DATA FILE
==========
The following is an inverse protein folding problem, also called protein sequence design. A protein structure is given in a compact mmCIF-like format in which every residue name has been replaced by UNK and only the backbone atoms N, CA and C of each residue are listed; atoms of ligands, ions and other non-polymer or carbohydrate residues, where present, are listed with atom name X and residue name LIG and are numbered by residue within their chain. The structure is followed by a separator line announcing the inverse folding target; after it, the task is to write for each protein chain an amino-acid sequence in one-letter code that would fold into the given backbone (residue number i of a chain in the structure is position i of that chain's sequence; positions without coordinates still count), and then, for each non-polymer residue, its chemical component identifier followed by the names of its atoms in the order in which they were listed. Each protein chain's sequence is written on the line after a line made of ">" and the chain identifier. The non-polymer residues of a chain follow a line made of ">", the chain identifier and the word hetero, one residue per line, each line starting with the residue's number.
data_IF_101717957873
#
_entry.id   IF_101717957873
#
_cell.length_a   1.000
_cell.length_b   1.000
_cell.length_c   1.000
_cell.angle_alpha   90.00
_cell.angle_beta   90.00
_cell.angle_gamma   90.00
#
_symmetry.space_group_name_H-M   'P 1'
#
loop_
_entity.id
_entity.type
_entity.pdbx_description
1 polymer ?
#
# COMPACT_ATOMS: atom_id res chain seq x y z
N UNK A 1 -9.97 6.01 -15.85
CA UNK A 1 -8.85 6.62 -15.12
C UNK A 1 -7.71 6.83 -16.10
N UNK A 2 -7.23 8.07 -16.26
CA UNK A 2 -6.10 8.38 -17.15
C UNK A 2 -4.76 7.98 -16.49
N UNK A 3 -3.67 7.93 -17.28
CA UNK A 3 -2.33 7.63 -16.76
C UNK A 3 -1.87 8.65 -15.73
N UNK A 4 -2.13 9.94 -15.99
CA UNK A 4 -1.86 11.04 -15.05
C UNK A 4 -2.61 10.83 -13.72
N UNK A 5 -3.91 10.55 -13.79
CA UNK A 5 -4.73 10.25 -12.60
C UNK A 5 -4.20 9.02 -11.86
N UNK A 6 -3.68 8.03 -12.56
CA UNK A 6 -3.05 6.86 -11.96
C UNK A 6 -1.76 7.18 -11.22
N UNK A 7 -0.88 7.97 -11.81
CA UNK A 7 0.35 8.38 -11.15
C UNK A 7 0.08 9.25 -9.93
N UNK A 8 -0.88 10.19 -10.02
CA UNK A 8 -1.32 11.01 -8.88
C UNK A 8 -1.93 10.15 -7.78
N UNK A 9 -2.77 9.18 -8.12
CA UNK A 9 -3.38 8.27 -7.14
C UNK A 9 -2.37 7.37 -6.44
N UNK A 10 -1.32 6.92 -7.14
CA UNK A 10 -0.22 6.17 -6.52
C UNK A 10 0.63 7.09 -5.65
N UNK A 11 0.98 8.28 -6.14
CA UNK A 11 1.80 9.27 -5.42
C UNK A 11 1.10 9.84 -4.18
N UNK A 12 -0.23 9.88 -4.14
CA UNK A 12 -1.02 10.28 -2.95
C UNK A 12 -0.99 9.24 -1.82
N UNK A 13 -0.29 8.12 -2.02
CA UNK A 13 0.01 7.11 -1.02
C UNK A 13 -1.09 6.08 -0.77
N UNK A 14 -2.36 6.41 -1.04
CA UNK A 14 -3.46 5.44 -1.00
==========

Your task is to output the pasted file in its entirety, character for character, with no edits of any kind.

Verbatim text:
The following is an inverse protein folding problem, also called protein sequence design. A protein structure is given in a compact mmCIF-like format in which every residue name has been replaced by UNK and only the backbone atoms N, CA and C of each residue are listed; atoms of ligands, ions and other non-polymer or carbohydrate residues, where present, are listed with atom name X and residue name LIG and are numbered by residue within their chain. The structure is followed by a separator line announcing the inverse folding target; after it, the task is to write for each protein chain an amino-acid sequence in one-letter code that would fold into the given backbone (residue number i of a chain in the structure is position i of that chain's sequence; positions without coordinates still count), and then, for each non-polymer residue, its chemical component identifier followed by the names of its atoms in the order in which they were listed. Each protein chain's sequence is written on the line after a line made of ">" and the chain identifier. The non-polymer residues of a chain follow a line made of ">", the chain identifier and the word hetero, one residue per line, each line starting with the residue's number.
data_IF_101717957873
#
_entry.id   IF_101717957873
#
_cell.length_a   1.000
_cell.length_b   1.000
_cell.length_c   1.000
_cell.angle_alpha   90.00
_cell.angle_beta   90.00
_cell.angle_gamma   90.00
#
_symmetry.space_group_name_H-M   'P 1'
#
loop_
_entity.id
_entity.type
_entity.pdbx_description
1 polymer ?
#
# COMPACT_ATOMS: atom_id res chain seq x y z
N UNK A 1 -9.97 6.01 -15.85
CA UNK A 1 -8.85 6.62 -15.12
C UNK A 1 -7.71 6.83 -16.10
N UNK A 2 -7.23 8.07 -16.26
CA UNK A 2 -6.10 8.38 -17.15
C UNK A 2 -4.76 7.98 -16.49
N UNK A 3 -3.67 7.93 -17.28
CA UNK A 3 -2.33 7.63 -16.76
C UNK A 3 -1.87 8.65 -15.73
N UNK A 4 -2.13 9.94 -15.99
CA UNK A 4 -1.86 11.04 -15.05
C UNK A 4 -2.61 10.83 -13.72
N UNK A 5 -3.91 10.55 -13.79
CA UNK A 5 -4.73 10.25 -12.60
C UNK A 5 -4.20 9.02 -11.86
N UNK A 6 -3.68 8.03 -12.56
CA UNK A 6 -3.05 6.86 -11.96
C UNK A 6 -1.76 7.18 -11.22
N UNK A 7 -0.88 7.97 -11.81
CA UNK A 7 0.35 8.38 -11.15
C UNK A 7 0.08 9.25 -9.93
N UNK A 8 -0.88 10.19 -10.02
CA UNK A 8 -1.32 11.01 -8.88
C UNK A 8 -1.93 10.15 -7.78
N UNK A 9 -2.77 9.18 -8.12
CA UNK A 9 -3.38 8.27 -7.14
C UNK A 9 -2.37 7.37 -6.44
N UNK A 10 -1.32 6.92 -7.14
CA UNK A 10 -0.22 6.17 -6.52
C UNK A 10 0.63 7.09 -5.65
N UNK A 11 0.98 8.28 -6.14
CA UNK A 11 1.80 9.27 -5.42
C UNK A 11 1.10 9.84 -4.18
N UNK A 12 -0.23 9.88 -4.14
CA UNK A 12 -1.02 10.28 -2.95
C UNK A 12 -0.99 9.24 -1.82
N UNK A 13 -0.29 8.12 -2.02
CA UNK A 13 0.01 7.11 -1.02
C UNK A 13 -1.09 6.08 -0.77
N UNK A 14 -2.36 6.41 -1.04
CA UNK A 14 -3.46 5.44 -1.00